TriQuint Semiconductor, Inc. of Hillsboro, Oregon USA, announced the
production of gallium nitride (GaN) high electron mobility transistors (HEMTs)
using GaN-on-diamond wafers. The GaN-on-diamond wafers substantially reduce
semiconductor temperatures while maintaining high RF performance. TriQuint
successfully transfered a semiconductor epitaxial overlay onto a synthetic
diamond substrate. This provides high thermal conductivity and low thermal
boundary resistance, while preserving critical GaN crystalline layers.
TriQuint demonstrated its new GaN-on-diamond, high electron mobility
transistors (HEMT) in conjunction with partners at the University of Bristol,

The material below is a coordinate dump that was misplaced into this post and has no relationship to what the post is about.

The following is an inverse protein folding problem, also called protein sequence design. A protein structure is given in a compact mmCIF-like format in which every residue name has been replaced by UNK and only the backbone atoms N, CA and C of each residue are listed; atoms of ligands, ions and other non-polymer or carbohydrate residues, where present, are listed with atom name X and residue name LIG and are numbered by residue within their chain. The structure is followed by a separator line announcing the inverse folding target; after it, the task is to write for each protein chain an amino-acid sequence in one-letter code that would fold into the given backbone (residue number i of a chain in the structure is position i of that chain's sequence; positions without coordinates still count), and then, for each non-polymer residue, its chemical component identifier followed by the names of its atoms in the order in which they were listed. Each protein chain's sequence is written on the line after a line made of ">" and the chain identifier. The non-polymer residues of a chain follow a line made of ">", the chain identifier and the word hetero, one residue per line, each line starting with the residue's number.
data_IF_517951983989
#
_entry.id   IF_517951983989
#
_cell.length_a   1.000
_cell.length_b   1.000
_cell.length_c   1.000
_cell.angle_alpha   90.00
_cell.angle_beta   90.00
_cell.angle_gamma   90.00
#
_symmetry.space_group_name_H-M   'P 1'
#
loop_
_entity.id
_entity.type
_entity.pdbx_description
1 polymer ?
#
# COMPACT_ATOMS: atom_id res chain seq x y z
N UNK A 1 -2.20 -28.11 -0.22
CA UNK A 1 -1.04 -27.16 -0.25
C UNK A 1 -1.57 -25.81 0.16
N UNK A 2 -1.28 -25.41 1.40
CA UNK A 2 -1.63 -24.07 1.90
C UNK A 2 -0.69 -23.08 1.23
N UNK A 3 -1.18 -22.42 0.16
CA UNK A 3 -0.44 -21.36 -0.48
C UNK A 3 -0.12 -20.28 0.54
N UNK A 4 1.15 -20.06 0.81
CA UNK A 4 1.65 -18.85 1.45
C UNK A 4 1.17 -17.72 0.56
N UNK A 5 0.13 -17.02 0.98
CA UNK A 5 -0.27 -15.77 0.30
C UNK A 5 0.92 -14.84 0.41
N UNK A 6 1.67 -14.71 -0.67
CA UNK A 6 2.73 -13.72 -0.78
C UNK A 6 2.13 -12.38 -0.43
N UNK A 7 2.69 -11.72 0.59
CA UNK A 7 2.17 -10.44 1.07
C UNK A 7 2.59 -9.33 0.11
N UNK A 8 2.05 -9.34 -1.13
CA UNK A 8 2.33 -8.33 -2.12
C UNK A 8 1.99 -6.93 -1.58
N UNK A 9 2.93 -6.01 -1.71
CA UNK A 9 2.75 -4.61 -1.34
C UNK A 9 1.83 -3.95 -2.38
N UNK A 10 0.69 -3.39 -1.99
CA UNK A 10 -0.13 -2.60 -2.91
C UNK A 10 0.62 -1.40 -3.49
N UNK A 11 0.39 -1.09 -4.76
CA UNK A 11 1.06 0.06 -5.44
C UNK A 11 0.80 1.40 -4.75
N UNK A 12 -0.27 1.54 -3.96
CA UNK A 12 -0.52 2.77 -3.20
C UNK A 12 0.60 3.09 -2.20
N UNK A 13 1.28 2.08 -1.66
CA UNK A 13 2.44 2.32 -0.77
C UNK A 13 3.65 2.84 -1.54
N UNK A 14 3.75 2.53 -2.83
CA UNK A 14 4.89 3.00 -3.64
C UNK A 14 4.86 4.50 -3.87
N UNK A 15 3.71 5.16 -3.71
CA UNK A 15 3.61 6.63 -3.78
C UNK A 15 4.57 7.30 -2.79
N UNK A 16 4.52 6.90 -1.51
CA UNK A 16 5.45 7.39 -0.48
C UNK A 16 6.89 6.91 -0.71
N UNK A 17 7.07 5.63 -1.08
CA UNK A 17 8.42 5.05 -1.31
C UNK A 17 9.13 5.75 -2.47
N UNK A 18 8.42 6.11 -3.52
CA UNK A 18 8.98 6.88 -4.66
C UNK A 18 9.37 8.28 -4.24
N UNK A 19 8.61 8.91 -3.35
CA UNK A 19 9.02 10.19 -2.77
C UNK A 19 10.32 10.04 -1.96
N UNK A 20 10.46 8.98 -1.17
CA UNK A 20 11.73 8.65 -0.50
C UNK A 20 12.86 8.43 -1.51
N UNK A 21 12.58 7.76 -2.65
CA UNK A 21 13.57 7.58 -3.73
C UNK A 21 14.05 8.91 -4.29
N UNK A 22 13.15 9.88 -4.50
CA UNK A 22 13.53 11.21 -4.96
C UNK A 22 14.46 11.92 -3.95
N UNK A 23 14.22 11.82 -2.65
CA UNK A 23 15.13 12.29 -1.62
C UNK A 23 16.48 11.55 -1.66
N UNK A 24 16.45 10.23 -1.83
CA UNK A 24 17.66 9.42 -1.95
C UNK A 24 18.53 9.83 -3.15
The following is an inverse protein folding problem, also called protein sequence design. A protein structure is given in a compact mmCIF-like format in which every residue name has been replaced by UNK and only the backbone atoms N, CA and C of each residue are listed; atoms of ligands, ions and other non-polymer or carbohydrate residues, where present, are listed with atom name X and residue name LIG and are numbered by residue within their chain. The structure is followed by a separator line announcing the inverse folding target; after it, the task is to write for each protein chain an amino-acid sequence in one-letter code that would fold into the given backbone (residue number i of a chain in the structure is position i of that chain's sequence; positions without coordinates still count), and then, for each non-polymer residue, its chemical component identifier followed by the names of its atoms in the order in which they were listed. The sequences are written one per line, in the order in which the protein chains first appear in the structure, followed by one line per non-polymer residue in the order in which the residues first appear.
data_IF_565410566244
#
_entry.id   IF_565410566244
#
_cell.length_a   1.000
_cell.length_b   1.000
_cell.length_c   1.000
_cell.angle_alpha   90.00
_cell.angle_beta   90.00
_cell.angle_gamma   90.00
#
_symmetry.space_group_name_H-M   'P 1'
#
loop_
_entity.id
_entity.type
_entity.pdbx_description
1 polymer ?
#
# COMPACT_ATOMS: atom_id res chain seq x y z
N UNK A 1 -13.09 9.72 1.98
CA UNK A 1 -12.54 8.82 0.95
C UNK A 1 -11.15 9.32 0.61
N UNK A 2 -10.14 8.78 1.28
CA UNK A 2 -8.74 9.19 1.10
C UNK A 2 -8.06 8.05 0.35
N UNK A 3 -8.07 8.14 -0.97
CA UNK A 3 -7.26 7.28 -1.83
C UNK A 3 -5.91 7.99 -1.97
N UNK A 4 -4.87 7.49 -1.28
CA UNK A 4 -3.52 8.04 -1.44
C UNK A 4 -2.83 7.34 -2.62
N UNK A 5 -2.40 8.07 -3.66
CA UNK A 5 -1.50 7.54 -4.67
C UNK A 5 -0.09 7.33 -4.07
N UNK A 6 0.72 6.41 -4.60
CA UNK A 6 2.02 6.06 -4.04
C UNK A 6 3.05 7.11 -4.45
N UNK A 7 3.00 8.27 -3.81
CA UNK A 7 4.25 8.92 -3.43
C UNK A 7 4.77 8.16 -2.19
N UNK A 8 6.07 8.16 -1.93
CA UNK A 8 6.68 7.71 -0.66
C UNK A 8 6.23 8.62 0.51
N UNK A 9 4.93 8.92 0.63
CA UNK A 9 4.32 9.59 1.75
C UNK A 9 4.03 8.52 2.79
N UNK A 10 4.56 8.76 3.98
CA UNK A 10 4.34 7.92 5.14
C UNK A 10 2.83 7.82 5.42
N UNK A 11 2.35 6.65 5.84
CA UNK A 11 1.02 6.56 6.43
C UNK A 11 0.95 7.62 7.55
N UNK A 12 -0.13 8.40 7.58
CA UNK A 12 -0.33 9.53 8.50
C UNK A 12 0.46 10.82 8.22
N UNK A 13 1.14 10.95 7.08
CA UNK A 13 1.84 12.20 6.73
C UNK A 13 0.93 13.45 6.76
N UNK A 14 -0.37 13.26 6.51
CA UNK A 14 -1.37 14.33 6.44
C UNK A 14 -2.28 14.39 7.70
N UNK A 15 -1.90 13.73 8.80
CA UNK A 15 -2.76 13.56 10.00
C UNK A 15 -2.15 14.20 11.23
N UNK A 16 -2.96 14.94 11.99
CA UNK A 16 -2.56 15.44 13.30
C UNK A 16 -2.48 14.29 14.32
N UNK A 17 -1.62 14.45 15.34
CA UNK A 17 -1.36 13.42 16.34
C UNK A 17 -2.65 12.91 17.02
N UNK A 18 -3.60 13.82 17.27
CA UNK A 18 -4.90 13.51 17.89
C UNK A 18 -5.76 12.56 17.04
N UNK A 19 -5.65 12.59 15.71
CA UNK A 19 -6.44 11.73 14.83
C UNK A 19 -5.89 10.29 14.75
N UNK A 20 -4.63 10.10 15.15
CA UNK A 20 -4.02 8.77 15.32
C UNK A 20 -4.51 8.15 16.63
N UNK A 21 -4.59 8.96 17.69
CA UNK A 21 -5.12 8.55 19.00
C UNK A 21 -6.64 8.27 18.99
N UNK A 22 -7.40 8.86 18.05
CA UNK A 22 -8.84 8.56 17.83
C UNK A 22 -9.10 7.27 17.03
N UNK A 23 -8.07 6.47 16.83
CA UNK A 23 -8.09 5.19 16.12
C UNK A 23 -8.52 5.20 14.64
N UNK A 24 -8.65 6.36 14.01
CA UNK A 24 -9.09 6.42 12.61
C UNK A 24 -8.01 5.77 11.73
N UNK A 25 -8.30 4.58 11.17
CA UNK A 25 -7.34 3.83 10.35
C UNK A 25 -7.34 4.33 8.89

Group4 Labs and Lockheed Martin under the Defense Advanced Research Projects
Agency’s (DARPA) Near Junction Thermal Transport (NJTT) program. TriQuint
claims that its new technology enables RF amplifiers that are up to three times
smaller or up to three times the power of today’s GaN solutions.
NJTT focuses on device thermal resistance ‘near the junction’ of the
transistor. Thermal resistance inside device structures can be responsible for
more than 50% of normal operational temperature increases. TriQuint research
has shown that GaN RF devices can operate at a much higher power density and in
smaller sizes, through its highly effective thermal management techniques.
Operating temperature largely determines high performance semiconductor
reliability. It’s especially critical for GaN devices that are capable of
very high power densities.
James L. Klein, vice president and general manager for infrastructure and
defense products commented, “By increasing the thermal conductivity
and reducing device temperature, we are enabling new generations of GaN devices
that may be much smaller than today’s products. ”